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Startup helps turn carbon footprint management into cost savings

Software that helps optimize an organization's carbon footprint, water usage, energy usage and waste management can improve operations and save an enterprise real money.

Compliance management processes around the Health Insurance Portability and Accountability Act (HIPAA) or PCI have helped businesses meet government regulations around privacy and security. Measurable improvements to operational efficiency or the bottom line have been harder to come by.

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That business reality may be changing, however, as sustainable business compliance management efforts are also improving operations and identifying cost savings.

In other words, software that helps optimize an organization's carbon footprint, water usage, energy usage and waste management can do more than make compliance with PCI or HIPAA go easier: It can save an enterprise real money.

This is an opportunity that regulations and upcoming deadlines for greenhouse gas (GHG) emissions compliance have to offer businesses and governments, according to Gartner Inc. analyst John Van Decker. "Sustainability is about risk and opportunity; it's not about compliance," he said at the Gartner Risk Management and Compliance Summit 2009 in April in Chicago. "Carbon will be the proxy companies need to design and implement a CSR [corporate social responsibility] reporting solution.

"IT's role here is to help the enterprise come up with the most cost-effective way of collecting and analyzing this information and reduce the risk associated with data integrity," he said. "CSR teams have been neglected by IT and the result of this has been poor information and sometimes expensive systems. IT needs to figure out how to bring all of this together and develop a platform that provides consistency in how data is being reported."

Enter Hara Software Inc., a startup that launched June 1. Its first product, Hara Environmental and Energy Management (Hara EEM), is a Software as a Service application that enables companies to manage sustainability data and use that data to not only meet guidelines but also improve operations.

"Natural resources need to be consolidated and re-architected around business processes and actively managed," said Amit Chatterjee, CEO and co-founder of Menlo Park, Calif.-based Hara. "You get visibility into the data," he said of the Hara software. "Then control of what to do with the data, then create business processes that allow end-to-end management, and bring all of that to the strategic level."

The city of Palo Alto, Calif., has been using Hara to help get in voluntary compliance with California Assembly Bill 32, the Global Warming Solutions Act of 2006. The act sets GHG goals for 2020. Reduction measures to meet those goals need to become operative by 2012. Given 13 separate divisions, each accountable for their own budgets and resources consumption, Palo Alto city managers had a big challenge managing compliance data.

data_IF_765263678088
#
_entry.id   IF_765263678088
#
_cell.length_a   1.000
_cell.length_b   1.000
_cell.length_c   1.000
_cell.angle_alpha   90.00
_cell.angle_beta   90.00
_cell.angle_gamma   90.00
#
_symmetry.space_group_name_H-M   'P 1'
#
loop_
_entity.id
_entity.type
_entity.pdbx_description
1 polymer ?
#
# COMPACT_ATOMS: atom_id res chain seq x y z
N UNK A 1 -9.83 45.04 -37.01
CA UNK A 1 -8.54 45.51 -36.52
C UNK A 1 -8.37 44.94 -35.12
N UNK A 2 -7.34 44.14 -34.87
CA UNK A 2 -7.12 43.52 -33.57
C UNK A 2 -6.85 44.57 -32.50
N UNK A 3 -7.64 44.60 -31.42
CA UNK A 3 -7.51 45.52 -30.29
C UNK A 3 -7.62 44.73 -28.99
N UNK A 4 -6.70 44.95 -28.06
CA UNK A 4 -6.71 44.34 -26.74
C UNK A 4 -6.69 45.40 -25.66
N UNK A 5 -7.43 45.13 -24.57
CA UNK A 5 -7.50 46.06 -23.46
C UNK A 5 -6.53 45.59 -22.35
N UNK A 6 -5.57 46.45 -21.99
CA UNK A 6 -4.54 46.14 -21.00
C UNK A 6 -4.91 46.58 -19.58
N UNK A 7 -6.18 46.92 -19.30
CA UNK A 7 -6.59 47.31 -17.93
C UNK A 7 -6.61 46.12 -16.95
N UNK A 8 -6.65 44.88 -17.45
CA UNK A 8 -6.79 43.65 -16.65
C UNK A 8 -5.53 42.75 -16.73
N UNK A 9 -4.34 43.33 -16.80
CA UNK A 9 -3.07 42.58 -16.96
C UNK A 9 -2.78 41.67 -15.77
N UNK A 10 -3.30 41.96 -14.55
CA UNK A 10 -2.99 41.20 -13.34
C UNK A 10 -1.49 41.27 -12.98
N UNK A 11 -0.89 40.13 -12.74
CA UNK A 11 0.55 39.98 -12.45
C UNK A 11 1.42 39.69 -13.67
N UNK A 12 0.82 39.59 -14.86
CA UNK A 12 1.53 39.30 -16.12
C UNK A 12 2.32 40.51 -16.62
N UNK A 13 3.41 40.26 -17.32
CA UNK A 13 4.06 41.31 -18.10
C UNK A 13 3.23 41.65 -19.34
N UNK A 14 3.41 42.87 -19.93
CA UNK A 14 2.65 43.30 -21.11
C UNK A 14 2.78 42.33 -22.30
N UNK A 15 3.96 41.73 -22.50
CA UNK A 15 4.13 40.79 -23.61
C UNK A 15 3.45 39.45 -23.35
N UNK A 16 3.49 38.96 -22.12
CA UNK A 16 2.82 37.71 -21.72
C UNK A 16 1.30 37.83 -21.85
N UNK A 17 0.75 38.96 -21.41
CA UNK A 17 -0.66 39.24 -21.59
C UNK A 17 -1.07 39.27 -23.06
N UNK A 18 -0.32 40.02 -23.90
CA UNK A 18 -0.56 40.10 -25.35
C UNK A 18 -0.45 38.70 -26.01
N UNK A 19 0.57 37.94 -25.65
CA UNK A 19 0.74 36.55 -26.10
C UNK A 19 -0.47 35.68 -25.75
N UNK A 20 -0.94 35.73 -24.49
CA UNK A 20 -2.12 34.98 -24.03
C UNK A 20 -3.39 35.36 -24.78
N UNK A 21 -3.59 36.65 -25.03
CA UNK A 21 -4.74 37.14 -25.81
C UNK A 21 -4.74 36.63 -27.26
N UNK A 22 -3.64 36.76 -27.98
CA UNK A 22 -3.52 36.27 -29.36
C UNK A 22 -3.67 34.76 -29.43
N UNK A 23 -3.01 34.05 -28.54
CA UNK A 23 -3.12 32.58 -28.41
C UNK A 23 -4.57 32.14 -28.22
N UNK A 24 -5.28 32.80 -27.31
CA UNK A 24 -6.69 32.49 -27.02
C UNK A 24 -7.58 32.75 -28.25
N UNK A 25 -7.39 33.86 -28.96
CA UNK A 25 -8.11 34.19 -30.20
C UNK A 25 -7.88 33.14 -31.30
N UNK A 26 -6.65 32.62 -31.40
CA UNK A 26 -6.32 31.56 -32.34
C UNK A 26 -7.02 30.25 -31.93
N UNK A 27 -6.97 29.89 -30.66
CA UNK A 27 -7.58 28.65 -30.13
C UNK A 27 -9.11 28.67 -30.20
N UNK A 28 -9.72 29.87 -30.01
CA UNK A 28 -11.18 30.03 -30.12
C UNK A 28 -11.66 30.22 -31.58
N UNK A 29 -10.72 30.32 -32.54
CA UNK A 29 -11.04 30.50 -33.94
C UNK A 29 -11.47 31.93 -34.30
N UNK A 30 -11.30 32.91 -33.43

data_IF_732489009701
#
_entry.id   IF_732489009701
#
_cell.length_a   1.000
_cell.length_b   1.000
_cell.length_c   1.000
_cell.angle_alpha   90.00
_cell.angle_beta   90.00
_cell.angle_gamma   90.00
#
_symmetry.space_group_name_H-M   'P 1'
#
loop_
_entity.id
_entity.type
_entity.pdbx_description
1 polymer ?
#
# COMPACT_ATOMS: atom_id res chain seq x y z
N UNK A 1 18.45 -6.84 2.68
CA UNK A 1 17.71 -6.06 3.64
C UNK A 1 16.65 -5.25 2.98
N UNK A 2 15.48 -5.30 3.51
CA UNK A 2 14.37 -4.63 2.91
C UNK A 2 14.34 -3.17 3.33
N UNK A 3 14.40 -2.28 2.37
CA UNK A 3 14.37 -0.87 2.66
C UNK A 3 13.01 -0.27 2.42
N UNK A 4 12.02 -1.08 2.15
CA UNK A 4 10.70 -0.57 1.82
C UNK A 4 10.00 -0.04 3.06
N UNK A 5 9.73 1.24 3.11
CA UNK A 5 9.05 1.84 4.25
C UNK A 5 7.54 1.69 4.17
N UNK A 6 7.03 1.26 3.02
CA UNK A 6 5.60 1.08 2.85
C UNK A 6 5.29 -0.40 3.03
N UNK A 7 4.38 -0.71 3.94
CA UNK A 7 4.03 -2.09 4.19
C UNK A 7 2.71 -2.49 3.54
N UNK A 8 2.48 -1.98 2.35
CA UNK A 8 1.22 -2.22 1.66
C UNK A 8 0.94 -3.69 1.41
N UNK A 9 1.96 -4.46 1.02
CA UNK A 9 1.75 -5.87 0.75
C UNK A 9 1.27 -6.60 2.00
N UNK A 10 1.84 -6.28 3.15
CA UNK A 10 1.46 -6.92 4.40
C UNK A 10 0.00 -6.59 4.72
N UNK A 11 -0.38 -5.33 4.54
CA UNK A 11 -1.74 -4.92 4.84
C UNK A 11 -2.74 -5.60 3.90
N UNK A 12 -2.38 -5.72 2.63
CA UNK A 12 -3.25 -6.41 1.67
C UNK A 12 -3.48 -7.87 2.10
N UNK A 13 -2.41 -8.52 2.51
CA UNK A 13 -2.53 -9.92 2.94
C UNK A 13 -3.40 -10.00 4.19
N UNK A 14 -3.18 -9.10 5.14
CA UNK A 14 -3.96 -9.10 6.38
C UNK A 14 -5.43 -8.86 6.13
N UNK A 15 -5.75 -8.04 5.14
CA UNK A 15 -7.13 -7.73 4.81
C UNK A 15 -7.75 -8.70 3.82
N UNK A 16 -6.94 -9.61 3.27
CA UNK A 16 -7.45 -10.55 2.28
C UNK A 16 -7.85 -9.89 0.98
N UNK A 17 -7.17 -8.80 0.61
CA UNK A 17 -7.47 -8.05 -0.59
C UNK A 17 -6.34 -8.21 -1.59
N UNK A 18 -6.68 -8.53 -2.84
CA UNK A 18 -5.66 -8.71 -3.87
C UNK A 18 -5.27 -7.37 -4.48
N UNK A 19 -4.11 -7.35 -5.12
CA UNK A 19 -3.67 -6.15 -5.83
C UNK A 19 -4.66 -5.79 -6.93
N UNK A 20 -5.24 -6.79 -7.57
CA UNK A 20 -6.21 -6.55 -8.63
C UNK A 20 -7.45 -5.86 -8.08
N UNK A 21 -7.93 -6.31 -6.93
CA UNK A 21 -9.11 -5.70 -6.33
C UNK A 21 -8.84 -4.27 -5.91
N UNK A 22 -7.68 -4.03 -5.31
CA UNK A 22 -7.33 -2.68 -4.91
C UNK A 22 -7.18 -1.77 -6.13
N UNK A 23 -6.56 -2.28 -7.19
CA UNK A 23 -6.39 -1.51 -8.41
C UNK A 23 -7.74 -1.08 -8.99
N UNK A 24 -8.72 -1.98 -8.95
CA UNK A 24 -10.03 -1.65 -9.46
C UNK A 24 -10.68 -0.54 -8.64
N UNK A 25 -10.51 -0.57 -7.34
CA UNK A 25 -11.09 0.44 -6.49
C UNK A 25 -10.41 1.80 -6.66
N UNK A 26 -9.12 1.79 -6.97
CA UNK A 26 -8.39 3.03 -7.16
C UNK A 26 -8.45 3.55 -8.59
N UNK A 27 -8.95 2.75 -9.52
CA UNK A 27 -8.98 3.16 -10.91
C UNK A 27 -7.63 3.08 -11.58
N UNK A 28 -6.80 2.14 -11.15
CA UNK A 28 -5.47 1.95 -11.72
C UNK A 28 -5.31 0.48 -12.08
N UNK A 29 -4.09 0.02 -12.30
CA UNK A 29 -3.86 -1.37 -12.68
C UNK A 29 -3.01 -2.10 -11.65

"Spreadsheets [were our only tool], which was a big problem," said Karl Van Orsdol, Palo Alto's energy risk manager/sustainability team. "We were given this overall goal for city operations, and then we needed to develop an implementation plan to carry out those goals. We took our inventory and broke it down by the 13 departments, and each got a carbon usage target."

An interdepartmental group then worked to collate 13 usage plans into an overall city plan, he said. "We had to juggle the many spreadsheets and needed a more centralized way to manage all the data as well as a system for monitoring the actions related to the reductions."

Cities are having a difficult time now. Cost savings that we can get from more efficient use of commodities are an important contribution to the bottom line.
Karl Van Orsdol
energy risk manager/
sustainability teamcity of Palo Alto, Calif.
Van Orsdol said the city is now on target to meet what he called "aggressive sustainability goals" of a 5% emissions reduction from a 2005 baseline by this year, and a 15% reduction from the baseline by 2012.

Along the way, however, Palo Alto found cost savings in the reduced use of electricity, gas and water, amounting to up to $700,000 over the next 12 months, and $2 to $3 million over the next three to four years, Van Orsdol said.

"Cities are having a difficult time now. Cost savings that we can get from more efficient use of commodities are an important contribution to the bottom line," he said. "Costs are definitely something Hara will help us with, and on the flip side the ability to manage [operations] more effectively is a key value driver."

Van Orsdol said the system encourages city leaders and department managers to go online and see their contribution to the overall city effort. He said he likes the "dashboard" feature that gives "overviews of particular situations, what departments are doing what, who's ahead, in green, yellow and red lights."

Palo Alto plans to expand the use of the system to local businesses and eventually to its residents.

Let us know what you think about the story; email: Scot Petersen, Executive Editor

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